With every burst of acceleration you can hear that distinctive turbo sound as it spools up. It also makes a subtle turbo flutter when you back off. Under full acceleration, the engine roars like a lion with a stubbed toe, and whistles like a kettle that’s at boiling point.

On take off, the G6E doesn’t take much convincing to get up and move. There’s a hint of turbo lag when you first stomp on the throttle, but you are greeted with warp speed (or tyre smoke) once the boost kicks in. The six-speed self-shifter clicks gear after gear with a very cool turbo pop and burble from the exhaust between shifts.

We timed a 0-100km/h time of 5.3 seconds, which is pretty fast when most of its competition would struggle to get below 6.5 seconds.

Pick any speed in any gear and kick down acceleration is nothing other than brutal. Other than waiting that spilt second for the boost to fill the engine, the big six fires up and moves along with great haste – often dialing up more speed than you want (goodbye licence?).

Fitted with Ford’s Luxury control blade rear and Luxury suspension at the front, the ride is forgiving on the heavy bumps but still firm enough to support some fun in and out of the corners. Ford says the spring rates for the G6E Turbo are slightly softer than what is featured on the XR6 Turbo. We found the setup to suffer a tad from bumpsteer, although, the upshot of this softer setup is the ride is very forgiving especially over jolting bumps.

Steering the big 1745kg G6E ship can feel a bit disconnected at times while the steering is more on the light side, again, possibly due to the more luxury-inclined chassis setup. That said, the 19-inch wheels and low-profile tyres provide good response when it comes to changing direction.

Like most modern cars, the brakes are sufficiently up to the task, but we found some mild fading issues after we gave them a proper lashing, but that could be expected though given the G6E is not a dedicated sports machine.

2012 FORD FALCON G6E TURBO FG MKII – VERDICT

Now here’s a fast affordable family sedan that sticks its middle finger up at the Germans. Sure, it doesn’t have as much gadgetry or an exotic V8 bi-turbo monster under the bonnet, and it doesn’t carry as much ‘golf club’ cachet as a Bismarck, but it doesn’t cost a million bucks, either.

And with so many tuners out there offering performance upgrades that could see this engine and transmission combination spit out huge numbers on the dyno, it’s no wonder it’s a favourite with those who like the whole ‘wolf in sheep’s clothing’ deal.

Inside is saturated with all the essentials, like sat nav, Bluetooth, and power everything. The leather is soft, and space is aplenty. It boosts 270kW onto the tarmac to bring up a blisteringly fast 0-100km time of 5.3 seconds. What’s not to love? For $56,235 it certainly gets a big green tick of approval from us.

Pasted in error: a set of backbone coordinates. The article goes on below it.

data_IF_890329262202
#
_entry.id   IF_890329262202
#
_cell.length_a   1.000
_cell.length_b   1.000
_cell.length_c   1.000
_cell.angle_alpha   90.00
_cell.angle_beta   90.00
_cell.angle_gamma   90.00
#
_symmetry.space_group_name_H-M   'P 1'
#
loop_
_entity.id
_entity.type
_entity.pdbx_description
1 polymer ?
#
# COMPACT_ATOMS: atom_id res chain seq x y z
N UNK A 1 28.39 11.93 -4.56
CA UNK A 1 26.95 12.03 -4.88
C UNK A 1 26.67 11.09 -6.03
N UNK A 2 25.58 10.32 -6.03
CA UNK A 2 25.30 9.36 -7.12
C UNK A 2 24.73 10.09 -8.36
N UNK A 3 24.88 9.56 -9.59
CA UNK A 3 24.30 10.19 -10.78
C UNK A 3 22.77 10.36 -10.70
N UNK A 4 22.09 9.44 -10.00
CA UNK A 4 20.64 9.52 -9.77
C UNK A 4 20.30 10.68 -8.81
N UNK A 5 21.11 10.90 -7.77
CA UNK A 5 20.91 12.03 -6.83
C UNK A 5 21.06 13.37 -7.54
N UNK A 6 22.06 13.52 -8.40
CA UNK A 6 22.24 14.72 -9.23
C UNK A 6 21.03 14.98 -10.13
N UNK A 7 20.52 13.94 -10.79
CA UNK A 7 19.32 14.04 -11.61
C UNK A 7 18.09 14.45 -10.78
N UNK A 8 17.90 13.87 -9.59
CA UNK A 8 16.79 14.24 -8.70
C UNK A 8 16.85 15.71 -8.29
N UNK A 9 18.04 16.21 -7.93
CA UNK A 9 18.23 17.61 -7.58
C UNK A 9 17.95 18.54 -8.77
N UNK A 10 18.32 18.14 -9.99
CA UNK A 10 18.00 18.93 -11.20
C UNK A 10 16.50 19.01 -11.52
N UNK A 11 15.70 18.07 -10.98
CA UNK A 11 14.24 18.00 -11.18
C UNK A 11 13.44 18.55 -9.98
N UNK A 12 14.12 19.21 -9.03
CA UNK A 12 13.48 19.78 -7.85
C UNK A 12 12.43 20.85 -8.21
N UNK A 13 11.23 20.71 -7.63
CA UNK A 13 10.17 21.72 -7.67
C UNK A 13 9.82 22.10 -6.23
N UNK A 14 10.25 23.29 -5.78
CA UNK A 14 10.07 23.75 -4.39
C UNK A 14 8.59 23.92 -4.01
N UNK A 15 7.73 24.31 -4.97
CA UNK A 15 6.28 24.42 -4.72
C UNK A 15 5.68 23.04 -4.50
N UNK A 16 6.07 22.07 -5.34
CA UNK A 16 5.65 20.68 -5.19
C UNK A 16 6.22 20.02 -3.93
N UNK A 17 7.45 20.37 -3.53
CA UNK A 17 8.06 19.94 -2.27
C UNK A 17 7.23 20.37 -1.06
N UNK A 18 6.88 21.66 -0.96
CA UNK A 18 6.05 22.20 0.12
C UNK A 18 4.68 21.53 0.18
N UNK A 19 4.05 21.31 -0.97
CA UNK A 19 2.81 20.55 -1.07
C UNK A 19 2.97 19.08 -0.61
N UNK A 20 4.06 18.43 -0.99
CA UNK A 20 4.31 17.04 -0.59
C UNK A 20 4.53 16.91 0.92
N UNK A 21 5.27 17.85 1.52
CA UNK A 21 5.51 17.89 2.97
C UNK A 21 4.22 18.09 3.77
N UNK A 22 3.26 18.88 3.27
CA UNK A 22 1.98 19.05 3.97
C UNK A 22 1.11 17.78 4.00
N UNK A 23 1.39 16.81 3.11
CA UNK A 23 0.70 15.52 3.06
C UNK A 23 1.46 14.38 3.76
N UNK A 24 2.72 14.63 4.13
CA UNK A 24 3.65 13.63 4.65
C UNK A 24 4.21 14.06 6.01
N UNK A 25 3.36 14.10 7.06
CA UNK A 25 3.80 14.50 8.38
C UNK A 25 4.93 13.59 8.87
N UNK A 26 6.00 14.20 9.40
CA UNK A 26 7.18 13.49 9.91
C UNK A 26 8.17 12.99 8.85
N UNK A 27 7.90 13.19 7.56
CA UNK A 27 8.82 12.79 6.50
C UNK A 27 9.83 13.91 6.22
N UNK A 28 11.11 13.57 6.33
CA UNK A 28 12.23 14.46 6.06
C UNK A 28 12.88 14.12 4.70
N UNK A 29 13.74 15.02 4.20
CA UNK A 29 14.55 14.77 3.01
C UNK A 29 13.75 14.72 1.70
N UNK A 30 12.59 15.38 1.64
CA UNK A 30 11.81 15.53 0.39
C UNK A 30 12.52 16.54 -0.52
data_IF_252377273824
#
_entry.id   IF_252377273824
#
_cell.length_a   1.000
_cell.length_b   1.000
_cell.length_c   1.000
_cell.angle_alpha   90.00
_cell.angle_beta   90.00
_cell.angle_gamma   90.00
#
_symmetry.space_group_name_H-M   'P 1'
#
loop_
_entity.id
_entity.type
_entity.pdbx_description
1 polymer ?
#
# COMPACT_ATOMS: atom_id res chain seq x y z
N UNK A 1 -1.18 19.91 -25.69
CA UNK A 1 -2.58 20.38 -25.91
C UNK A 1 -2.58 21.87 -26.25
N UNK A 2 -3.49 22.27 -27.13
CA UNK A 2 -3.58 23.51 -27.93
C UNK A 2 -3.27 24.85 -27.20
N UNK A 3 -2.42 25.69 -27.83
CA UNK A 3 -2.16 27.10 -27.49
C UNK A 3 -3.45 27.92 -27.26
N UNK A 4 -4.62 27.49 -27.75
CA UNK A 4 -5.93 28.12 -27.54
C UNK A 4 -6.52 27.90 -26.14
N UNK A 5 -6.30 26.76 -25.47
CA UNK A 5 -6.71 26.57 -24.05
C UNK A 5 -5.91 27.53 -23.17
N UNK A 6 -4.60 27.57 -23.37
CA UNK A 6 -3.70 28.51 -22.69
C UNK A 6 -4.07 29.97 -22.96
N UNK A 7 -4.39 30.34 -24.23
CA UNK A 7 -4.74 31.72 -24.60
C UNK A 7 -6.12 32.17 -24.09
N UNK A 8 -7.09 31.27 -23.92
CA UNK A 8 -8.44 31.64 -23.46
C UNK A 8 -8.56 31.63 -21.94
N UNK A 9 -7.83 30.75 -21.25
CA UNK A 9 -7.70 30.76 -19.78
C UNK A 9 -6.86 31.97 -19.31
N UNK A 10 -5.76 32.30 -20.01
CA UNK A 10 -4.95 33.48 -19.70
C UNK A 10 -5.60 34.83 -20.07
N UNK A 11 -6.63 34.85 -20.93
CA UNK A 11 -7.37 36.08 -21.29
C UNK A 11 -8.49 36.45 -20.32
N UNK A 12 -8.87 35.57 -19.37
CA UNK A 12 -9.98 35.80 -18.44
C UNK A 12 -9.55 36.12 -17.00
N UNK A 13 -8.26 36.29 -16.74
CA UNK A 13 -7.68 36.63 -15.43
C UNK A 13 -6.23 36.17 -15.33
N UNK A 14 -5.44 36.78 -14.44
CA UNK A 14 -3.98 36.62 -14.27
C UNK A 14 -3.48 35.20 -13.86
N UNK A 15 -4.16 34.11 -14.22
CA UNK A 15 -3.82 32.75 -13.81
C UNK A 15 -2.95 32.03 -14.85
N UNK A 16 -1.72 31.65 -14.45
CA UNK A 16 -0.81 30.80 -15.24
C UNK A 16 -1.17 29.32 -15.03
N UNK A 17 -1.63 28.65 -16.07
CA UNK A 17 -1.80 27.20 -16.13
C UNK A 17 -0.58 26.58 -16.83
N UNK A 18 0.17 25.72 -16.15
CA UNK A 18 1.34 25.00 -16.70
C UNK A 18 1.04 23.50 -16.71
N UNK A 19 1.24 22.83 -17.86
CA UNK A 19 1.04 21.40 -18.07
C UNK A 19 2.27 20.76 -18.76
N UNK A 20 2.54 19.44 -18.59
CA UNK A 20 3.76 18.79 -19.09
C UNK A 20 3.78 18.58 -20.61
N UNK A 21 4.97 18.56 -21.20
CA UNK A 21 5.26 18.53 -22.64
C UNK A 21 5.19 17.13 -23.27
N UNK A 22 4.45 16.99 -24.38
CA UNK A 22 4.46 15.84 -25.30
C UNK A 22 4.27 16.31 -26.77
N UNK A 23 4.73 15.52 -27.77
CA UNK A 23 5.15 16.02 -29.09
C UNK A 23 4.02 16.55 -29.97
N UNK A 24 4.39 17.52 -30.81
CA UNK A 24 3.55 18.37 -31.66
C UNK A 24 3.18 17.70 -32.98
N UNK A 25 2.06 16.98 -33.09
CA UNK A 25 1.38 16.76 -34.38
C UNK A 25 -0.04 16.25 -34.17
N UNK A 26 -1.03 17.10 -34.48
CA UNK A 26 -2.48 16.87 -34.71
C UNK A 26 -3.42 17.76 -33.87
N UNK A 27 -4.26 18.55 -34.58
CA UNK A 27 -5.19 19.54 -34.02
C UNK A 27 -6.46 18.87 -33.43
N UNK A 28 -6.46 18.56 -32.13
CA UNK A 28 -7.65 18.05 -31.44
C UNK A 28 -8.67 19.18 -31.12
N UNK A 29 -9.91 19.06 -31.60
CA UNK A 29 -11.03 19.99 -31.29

2012 FORD FALCON G6E TURBO FG MKII – THE COMPETITORS

2012 Holden Calais V – 3.6-litre V6, 210kW/350Nm – 1707kg – $56,790
The Calais has been around for some time now, and there’s good reason as to why – it offers generous space, power, and luxury, at an affordable price. Our advice would be spend $5200 more and get the 6.0-litre V8 LS2 model.

2012 Toyota Aurion Sportivo ZR6 – 3.5-litre V6, 200kW/336Nm – 1555kg – $47,990
Though it might be down on power when compared with the 270kW G6E Turbo, the Aurion comes from a company that knows a thing or two about building robust vehicles. It’ll still mange 0-100km/h in 6.6 seconds, and the latest model is quite a stunner to look at.

2012 FORD FALCON G6E TURBO FG MKII – SPECIFICATIONS

MODEL
2012 Ford Falcon G6E Turbo FG MKII

ENGINE
4.0-litre turbocharged six-cylinder

ENGINE SIZE / COMPRESSION RATIO
3984cc / 8.8:1

BORE X STROKE
92.25mm x 99.31mm

POWER
270kW@5750rpm, 533Nm@2200-5500rpm

POWER TO WEIGHT RATIO
6.46: 1 (kg:kW)

KERB WEIGHT
1745kg

HEIGHT / WIDTH / LENGTH
1433mm / 1868mm / 4967mm

DRIVETRAIN
Six-speed automatic, rear-wheel drive

BRAKES
F: 322mm ventilated discs
R: 303mm ventilated discs

WHEELS / TYRES
F and R: 19 x 8 inch alloy, 245/35 R19

FUEL TANK CAPACITY
68 litres

FUEL TYPE
95 RON

FUEL CONSUMPTION
Tested average: 13.2/km
Official average: 11.7/100km

PERFORMANCE
0-100km/h: 5.3 seconds (tested)

PRICED FROM
$56,235

WARRANTY
Three-year/100,000km

Josh was one of the original co-founders of PerformanceDrive. His expertise is car culture and aftermarket performance. He was the editor at Hot4s Magazine for a few years, and has since worked at Fast Fours, Zoom, and as a journalist for The Project Group.

  • Alex

    That’s my car! I hope you guys didn’t do anything bad to it during the test!